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GM earns recognition for landfill-free program

General Motors (GM) has been recognized for its environmental leadership by the Society of Plastic Engineers with an award acknowledging the company’s successful zero-waste program.

The Daniel Eberhardt Award for Environmental Stewardship is given to companies that make extensive use of recycled plastics in producing automotive interior components, and achieve large reductions in waste going to landfills. The award was presented at the 2013 Global Plastics Environmental Conference.

Building upon the company’s commitment to send as little waste to landfills as possible, GM was recognized for recycling more waste from its worldwide facilities than any other automaker, and building a business case for zero waste.

The company has a number of requirements in place that define success for its landfill-free programs. These rules have led to unique projects within the GM zero-waste portfolio, including converting booms from the Gulf of Mexico oil spill into parts for the Chevrolet Volt, and turning scrap Volt battery covers into nesting boxes.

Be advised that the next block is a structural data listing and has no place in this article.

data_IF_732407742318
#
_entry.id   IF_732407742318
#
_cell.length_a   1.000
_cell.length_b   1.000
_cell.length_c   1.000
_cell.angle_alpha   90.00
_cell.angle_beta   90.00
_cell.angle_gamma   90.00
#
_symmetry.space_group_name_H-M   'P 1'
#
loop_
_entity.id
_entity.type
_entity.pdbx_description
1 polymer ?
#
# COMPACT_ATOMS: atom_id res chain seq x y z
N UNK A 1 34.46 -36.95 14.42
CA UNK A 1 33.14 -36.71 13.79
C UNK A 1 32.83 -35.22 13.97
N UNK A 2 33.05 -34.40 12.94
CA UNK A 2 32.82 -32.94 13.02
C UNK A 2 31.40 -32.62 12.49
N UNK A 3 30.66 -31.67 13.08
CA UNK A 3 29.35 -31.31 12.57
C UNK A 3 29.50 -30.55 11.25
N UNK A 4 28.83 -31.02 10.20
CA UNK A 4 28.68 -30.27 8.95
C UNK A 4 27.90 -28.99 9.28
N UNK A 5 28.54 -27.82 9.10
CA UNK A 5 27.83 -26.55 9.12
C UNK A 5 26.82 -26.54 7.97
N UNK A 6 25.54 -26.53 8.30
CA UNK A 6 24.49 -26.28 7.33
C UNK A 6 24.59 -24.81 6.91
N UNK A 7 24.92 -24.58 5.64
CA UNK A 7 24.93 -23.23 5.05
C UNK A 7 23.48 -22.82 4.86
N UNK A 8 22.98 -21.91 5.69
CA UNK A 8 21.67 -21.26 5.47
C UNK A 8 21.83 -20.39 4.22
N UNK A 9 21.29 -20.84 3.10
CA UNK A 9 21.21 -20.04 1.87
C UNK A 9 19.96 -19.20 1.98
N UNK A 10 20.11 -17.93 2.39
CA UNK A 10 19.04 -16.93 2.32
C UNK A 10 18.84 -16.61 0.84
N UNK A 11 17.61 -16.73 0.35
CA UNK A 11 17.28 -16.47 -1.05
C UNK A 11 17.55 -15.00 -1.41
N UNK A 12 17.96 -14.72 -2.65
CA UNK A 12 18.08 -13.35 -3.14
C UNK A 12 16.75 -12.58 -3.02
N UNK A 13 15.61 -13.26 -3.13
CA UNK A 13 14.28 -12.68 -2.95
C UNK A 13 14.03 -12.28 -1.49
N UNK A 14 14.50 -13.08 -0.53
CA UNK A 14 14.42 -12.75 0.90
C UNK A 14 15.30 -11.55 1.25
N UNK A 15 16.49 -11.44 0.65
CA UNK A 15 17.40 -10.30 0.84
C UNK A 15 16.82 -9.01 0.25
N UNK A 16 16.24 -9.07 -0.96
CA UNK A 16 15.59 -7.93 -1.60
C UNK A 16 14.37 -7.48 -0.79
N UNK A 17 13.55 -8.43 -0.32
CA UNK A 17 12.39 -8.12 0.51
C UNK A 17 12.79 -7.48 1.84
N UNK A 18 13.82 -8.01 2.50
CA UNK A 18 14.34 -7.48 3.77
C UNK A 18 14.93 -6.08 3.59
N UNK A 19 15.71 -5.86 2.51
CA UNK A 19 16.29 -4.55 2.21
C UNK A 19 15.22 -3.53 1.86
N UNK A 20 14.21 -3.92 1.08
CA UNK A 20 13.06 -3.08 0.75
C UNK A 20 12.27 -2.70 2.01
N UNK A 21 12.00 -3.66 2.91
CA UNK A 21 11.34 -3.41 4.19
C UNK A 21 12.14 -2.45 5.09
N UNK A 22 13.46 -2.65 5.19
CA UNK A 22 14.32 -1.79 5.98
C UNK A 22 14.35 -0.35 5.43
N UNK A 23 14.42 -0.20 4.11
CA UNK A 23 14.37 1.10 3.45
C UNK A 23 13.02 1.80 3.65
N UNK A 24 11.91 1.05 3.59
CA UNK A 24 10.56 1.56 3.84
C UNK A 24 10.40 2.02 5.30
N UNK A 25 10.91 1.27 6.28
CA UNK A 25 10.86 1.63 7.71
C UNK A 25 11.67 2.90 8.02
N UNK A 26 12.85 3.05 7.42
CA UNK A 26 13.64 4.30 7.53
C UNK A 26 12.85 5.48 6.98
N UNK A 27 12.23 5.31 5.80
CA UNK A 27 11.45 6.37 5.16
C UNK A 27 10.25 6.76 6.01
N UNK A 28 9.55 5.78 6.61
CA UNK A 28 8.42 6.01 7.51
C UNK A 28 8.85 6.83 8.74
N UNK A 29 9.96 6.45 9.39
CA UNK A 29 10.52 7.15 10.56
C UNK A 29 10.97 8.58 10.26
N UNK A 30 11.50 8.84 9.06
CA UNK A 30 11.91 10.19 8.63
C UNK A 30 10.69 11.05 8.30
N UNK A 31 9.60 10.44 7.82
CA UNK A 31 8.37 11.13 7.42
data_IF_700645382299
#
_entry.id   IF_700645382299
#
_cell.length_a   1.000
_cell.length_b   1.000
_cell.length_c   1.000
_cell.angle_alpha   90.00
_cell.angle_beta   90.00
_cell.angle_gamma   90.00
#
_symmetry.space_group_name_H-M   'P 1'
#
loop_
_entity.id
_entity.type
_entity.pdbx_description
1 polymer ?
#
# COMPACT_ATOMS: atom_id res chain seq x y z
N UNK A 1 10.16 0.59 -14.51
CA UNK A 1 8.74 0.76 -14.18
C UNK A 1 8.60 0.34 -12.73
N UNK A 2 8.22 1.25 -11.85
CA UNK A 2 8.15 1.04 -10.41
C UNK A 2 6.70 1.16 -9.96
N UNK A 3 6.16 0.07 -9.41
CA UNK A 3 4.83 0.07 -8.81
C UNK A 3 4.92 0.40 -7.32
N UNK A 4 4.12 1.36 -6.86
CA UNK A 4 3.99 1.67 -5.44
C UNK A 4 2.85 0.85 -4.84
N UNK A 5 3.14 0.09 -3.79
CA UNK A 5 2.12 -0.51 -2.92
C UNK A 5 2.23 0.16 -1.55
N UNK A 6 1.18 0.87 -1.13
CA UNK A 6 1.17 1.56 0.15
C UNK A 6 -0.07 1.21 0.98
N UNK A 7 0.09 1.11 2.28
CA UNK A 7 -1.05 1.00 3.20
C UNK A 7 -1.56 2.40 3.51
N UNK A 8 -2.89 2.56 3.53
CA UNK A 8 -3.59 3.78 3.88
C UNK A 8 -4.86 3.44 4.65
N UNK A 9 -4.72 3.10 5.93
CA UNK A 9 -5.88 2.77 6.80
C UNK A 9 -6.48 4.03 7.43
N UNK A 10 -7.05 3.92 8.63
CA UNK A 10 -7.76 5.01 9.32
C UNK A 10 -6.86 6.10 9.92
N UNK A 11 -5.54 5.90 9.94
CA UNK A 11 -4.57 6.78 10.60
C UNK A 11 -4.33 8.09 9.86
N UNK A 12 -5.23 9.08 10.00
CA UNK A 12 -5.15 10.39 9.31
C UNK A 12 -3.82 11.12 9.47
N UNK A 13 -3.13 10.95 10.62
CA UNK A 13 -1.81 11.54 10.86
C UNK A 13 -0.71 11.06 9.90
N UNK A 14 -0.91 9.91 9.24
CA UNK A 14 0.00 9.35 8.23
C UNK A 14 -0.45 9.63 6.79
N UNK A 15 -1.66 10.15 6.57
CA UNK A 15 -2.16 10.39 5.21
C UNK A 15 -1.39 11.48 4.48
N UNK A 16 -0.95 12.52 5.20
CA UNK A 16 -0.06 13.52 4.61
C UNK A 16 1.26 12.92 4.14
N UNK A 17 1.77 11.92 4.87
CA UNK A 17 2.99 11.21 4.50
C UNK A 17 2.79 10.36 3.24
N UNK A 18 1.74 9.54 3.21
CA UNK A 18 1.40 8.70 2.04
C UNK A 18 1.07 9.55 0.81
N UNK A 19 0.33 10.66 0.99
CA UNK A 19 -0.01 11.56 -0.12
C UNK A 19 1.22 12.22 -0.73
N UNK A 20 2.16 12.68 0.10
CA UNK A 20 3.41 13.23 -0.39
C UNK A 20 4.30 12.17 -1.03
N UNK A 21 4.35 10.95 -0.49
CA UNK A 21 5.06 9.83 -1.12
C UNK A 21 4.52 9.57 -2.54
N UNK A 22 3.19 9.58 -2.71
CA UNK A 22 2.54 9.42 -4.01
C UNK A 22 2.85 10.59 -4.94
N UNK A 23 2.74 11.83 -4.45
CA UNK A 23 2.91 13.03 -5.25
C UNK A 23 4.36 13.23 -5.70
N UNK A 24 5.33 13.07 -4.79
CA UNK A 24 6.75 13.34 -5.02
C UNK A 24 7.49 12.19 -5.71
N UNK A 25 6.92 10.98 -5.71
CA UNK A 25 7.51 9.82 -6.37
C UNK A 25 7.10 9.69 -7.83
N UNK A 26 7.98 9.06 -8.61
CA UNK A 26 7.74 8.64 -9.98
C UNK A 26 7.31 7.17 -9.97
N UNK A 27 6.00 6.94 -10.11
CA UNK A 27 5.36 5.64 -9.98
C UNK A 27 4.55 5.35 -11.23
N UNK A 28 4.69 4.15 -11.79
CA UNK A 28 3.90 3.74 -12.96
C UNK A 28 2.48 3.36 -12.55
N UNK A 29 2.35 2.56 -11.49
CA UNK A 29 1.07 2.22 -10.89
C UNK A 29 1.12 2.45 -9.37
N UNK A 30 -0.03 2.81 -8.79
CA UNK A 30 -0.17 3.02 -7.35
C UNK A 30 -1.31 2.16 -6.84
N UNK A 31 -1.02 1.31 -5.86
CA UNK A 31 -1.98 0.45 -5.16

Other GM recycling projects include:

  • Recycling cardboard packaging into Buick Verano and Lacrosse headliners to provide acoustic padding.
  • Recycling test tires into the manufacturing of air baffles for a variety of GM vehicles.
  • Mixing plastic caps that protect vehicle parts during shipment with other post-consumer plastics to make air deflectors for Chevrolet Silverado and GMC Sierra pickup trucks.

GM announced last year that it had passed the century mark in landfill-free facilities, recycling or reusing 2.6 metric tons of waste at 105 facilities worldwide.